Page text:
Posts Tagged ‘Objectivism’

The Root of All Evil?

July 15, 2009

moneyI have been thinking about this post for quite some time. I recently re-read “Francisco’s Money Speech” from “Atlas Shrugged” by Ayn Rand. I have no idea why I had this neatly stapled printout laying around in my apartment, but I did. I read it, and it got me thinking. The money speech, if you aren’t familiar with it, it deals with our tension with money as a medium of exchange, the value of it, and the effect is has on people and events.

“So you think that money is the root of all evil?” said Francisco d’Anconia. “Have you ever asked what is the root of money? Money is a tool of exchange, which can’t exist unless there are goods produced and men able to produce them.” It amazes me how often we forget this simple truth. The natural human response to a lack of money is to be jealous of and blame people with money. Too often we jump to this response that’s driven by a “zero-sum” thinking about money and we focus on splitting up the pie into smaller pieces and taking each other’s pieces vs. increasing the pie. From a business perspective, it pays to grow a category and thus growing the brands within the category, more so than splitting up the category of the same size into more pieces or stealing share away from others, because brand-switchers will do just that: switch from brand A to brand B and back to brand A.

There’s nothing wrong with taking share away from competitors; all I am saying is that enduring long-term growth comes from continuously developing the category, as well as your brand. Whichever way you choose to grow sales, the only way to do so is by providing value continuously to your customers and consumers. Providing value sometimes takes upfront investment and delayed profits. And herein lies the problem: in our society that’s overly focused on short-term (especially as perpetuated by Wall Street), investing in the long-term is often unpopular. Focus on short-term, sometimes at the expense of creating real value, is what brought this economy (and subsequently the world economy) to its knees. Toxic mortgages were repackaged in a way that allowed to benefit in the short term and delay the discovery of the toxicity into the future. Short term and greed won out. Creating value and long term became unpopular. And now we are reaping the fruits of this behavior. I especially love this humorous primer on toxic assets.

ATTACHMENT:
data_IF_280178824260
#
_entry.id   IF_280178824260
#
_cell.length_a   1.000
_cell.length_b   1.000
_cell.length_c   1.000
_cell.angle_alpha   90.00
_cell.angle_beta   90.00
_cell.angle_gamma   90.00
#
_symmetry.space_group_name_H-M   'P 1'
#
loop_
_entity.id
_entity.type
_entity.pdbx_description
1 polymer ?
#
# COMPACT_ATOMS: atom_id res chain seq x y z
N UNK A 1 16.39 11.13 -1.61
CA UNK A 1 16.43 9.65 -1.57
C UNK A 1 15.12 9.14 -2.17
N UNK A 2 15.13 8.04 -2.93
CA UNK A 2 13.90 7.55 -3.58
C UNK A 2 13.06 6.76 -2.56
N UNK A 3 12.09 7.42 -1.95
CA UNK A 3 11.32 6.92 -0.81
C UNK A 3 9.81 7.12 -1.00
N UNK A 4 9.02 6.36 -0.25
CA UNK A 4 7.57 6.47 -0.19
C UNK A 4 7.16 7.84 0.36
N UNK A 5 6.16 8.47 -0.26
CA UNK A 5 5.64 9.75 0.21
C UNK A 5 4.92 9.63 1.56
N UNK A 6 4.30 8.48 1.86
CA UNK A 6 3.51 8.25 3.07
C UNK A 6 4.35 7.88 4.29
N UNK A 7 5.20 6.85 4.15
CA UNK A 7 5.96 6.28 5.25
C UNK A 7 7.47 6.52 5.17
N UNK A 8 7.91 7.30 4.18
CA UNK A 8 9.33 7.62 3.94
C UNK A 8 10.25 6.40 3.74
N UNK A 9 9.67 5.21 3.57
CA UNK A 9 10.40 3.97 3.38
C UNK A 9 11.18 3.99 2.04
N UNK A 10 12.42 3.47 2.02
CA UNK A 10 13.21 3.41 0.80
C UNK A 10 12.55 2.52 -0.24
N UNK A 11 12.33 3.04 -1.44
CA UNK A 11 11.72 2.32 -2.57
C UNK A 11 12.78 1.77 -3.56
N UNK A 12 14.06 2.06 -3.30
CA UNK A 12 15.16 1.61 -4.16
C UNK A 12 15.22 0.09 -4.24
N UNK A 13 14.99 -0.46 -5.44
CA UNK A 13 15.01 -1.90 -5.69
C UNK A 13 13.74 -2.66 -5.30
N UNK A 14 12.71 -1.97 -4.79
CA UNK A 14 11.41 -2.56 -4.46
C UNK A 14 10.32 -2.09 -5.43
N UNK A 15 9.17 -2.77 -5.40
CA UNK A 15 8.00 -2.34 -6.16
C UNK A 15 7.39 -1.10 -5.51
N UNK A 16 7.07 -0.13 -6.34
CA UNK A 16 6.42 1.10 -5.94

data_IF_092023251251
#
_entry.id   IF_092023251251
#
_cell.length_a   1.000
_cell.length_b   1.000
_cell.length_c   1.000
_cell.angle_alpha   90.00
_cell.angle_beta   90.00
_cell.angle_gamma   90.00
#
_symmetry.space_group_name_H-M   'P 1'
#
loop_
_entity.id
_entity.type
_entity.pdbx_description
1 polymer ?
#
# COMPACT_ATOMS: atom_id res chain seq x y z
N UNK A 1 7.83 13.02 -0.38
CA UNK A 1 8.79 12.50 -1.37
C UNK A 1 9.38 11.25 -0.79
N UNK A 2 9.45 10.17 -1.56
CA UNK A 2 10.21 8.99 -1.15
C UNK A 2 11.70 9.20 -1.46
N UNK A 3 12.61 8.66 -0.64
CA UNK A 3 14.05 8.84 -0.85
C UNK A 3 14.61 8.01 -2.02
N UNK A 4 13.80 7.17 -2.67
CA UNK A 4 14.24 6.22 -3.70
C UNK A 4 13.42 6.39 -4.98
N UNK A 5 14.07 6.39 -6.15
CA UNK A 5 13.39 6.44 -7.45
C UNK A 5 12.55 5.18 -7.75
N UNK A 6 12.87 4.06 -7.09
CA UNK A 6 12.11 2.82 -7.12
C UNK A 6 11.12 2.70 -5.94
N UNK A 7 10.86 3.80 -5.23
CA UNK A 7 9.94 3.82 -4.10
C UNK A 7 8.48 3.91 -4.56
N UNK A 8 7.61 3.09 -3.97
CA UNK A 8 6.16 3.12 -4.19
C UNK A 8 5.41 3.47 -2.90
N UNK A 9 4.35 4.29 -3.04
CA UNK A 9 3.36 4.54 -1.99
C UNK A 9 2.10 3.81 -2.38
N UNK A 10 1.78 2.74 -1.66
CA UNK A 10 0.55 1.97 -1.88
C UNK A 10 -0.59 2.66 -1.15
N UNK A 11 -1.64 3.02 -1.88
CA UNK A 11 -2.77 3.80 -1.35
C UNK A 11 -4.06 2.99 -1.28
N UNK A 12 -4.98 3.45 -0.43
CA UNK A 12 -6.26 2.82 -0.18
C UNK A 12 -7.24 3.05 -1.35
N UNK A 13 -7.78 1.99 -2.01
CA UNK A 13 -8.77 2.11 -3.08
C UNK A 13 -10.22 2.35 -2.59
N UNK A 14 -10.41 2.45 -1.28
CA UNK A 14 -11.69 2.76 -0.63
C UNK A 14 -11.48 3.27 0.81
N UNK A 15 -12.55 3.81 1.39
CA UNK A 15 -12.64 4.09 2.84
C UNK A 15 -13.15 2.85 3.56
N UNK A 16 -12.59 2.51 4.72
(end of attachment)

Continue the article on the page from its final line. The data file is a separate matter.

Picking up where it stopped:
When people and corporations act this way, profiting without creating value, they are building a house of cards. When they let greed rule them, with no regard for long-term benefit for customers, stakeholders and employees, money becomes “the root of all evil” and stops being a medium of exchange. When you start to exchange money for assets and products without value, the whole system will eventually crumble, and this is a guarantee. Turns out, it’s not money that’s the root of all evil – not the honest money anyway. It’s greed that’s the root of all evil.

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